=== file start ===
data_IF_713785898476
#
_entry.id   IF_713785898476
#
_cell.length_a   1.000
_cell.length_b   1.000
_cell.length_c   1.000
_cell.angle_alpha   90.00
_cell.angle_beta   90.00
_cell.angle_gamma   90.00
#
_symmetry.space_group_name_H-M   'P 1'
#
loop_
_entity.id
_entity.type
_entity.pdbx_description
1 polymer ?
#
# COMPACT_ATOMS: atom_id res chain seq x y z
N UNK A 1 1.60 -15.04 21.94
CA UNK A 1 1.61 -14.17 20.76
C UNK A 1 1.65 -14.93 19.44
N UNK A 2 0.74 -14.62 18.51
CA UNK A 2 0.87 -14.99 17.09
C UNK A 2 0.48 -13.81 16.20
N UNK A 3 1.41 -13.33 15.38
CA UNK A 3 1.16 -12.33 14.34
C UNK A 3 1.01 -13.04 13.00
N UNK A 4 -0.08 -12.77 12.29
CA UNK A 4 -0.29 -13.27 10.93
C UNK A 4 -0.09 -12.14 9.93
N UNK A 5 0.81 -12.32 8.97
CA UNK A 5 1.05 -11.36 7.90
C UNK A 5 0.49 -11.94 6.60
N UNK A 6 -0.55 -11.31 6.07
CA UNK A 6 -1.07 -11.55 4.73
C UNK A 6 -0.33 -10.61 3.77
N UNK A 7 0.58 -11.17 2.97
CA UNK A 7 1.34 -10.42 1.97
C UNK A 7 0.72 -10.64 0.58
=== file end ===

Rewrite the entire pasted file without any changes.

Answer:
data_IF_713785898476
#
_entry.id   IF_713785898476
#
_cell.length_a   1.000
_cell.length_b   1.000
_cell.length_c   1.000
_cell.angle_alpha   90.00
_cell.angle_beta   90.00
_cell.angle_gamma   90.00
#
_symmetry.space_group_name_H-M   'P 1'
#
loop_
_entity.id
_entity.type
_entity.pdbx_description
1 polymer ?
#
# COMPACT_ATOMS: atom_id res chain seq x y z
N UNK A 1 1.60 -15.04 21.94
CA UNK A 1 1.61 -14.17 20.76
C UNK A 1 1.65 -14.93 19.44
N UNK A 2 0.74 -14.62 18.51
CA UNK A 2 0.87 -14.99 17.09
C UNK A 2 0.48 -13.81 16.20
N UNK A 3 1.41 -13.33 15.38
CA UNK A 3 1.16 -12.33 14.34
C UNK A 3 1.01 -13.04 13.00
N UNK A 4 -0.08 -12.77 12.29
CA UNK A 4 -0.29 -13.27 10.93
C UNK A 4 -0.09 -12.14 9.93
N UNK A 5 0.81 -12.32 8.97
CA UNK A 5 1.05 -11.36 7.90
C UNK A 5 0.49 -11.94 6.60
N UNK A 6 -0.55 -11.31 6.07
CA UNK A 6 -1.07 -11.55 4.73
C UNK A 6 -0.33 -10.61 3.77
N UNK A 7 0.58 -11.17 2.97
CA UNK A 7 1.34 -10.42 1.97
C UNK A 7 0.72 -10.64 0.58